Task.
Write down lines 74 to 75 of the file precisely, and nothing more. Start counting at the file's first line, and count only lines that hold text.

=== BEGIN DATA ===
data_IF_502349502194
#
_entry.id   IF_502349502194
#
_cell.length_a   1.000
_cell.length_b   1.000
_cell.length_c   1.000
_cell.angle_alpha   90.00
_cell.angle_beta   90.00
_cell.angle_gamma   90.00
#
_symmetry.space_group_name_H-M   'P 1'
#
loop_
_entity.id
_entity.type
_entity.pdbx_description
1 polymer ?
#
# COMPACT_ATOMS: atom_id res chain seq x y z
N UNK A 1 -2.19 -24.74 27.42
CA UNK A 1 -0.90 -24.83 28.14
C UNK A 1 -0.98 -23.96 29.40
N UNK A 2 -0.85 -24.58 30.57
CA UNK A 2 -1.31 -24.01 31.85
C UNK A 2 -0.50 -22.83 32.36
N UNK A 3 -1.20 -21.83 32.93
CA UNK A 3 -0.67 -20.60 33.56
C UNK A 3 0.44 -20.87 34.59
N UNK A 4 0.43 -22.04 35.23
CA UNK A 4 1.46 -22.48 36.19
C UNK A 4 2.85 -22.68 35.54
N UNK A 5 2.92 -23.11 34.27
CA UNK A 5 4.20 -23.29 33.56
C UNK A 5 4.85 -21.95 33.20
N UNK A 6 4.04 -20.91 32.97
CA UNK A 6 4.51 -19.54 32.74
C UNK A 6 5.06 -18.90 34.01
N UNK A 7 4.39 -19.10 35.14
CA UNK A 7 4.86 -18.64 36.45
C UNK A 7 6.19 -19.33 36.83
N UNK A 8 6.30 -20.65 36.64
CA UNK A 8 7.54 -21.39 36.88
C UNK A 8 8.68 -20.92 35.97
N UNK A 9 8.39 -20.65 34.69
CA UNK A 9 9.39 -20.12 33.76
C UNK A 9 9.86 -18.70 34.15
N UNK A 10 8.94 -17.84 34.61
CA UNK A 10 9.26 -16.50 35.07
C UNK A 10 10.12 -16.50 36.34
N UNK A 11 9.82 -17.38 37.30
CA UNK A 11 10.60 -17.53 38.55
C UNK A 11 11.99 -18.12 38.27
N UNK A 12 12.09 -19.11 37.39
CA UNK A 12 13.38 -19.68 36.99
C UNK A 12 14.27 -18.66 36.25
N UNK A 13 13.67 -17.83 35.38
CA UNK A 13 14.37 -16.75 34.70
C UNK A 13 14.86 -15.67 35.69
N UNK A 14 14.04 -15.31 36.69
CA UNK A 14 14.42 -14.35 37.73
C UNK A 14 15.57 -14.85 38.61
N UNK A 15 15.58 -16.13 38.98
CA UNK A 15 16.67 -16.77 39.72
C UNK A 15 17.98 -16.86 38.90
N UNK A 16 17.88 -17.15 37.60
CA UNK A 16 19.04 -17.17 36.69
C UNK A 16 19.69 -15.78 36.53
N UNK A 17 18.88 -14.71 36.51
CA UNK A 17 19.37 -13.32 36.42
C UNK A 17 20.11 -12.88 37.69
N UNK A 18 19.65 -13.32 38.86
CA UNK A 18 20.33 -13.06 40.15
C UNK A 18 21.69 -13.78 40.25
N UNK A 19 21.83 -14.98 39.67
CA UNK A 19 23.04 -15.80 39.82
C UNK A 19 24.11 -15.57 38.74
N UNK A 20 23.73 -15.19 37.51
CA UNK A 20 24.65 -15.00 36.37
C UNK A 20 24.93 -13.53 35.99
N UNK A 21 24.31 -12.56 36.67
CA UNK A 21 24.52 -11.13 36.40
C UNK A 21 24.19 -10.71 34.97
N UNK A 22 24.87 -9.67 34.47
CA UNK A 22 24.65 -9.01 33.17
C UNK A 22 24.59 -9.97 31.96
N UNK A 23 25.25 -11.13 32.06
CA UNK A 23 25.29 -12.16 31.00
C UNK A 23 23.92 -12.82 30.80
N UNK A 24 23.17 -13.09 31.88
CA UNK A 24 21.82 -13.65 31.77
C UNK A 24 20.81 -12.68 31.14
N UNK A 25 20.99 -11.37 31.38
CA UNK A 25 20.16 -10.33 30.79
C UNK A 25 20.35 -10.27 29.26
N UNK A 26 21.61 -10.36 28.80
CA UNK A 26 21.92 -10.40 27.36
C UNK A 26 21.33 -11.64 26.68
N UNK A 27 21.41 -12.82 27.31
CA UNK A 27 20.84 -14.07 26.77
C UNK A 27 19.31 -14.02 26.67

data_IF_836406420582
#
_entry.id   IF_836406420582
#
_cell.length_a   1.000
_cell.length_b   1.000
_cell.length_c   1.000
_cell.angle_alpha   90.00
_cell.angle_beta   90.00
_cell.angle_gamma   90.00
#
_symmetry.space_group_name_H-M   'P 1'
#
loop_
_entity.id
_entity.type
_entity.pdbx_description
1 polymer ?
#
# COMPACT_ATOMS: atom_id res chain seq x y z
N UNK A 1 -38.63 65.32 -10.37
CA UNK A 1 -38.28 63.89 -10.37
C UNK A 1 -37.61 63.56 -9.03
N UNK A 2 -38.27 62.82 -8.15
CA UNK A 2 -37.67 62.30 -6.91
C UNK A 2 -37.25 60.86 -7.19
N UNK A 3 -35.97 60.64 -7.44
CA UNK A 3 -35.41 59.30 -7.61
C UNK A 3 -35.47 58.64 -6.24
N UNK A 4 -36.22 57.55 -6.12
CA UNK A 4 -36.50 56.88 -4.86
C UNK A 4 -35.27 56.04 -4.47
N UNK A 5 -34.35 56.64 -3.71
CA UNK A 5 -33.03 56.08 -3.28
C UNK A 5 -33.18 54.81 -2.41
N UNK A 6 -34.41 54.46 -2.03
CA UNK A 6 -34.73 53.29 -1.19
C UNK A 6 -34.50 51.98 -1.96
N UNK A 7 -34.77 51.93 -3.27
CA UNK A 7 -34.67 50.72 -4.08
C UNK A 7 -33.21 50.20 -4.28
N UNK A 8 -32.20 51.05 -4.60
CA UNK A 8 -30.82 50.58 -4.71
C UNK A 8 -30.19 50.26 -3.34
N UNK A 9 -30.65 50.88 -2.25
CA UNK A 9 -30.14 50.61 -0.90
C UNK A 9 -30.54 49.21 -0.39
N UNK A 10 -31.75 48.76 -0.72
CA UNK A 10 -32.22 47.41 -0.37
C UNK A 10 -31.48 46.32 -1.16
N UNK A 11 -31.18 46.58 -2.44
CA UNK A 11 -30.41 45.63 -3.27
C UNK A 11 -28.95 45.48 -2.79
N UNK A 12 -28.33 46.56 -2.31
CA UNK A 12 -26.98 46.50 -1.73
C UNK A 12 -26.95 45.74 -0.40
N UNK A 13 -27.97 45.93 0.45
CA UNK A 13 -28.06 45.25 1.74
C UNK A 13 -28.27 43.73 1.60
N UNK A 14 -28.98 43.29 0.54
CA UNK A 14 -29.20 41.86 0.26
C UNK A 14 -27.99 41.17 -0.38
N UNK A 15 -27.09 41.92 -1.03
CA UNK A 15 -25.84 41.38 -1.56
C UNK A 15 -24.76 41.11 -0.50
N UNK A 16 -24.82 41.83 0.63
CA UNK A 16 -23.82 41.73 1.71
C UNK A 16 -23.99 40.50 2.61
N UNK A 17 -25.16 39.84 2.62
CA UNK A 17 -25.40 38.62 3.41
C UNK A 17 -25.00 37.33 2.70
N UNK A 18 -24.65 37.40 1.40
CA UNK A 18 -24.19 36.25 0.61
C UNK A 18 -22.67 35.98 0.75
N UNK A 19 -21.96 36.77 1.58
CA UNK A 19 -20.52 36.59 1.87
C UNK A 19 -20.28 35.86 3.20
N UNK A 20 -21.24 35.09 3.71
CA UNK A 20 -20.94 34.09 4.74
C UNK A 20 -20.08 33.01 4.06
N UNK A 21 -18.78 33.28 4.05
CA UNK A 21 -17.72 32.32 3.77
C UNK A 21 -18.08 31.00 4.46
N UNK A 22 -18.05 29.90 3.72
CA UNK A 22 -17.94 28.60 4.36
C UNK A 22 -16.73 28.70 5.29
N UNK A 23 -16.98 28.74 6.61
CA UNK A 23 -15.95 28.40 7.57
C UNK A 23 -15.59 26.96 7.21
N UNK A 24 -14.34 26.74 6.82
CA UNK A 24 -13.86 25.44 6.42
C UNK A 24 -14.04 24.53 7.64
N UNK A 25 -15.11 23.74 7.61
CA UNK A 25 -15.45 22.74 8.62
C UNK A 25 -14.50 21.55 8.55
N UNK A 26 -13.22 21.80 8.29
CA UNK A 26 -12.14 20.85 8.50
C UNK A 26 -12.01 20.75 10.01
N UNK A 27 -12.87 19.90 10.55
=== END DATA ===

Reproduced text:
C UNK A 18 21.69 -13.78 40.25
N UNK A 19 21.83 -14.98 39.67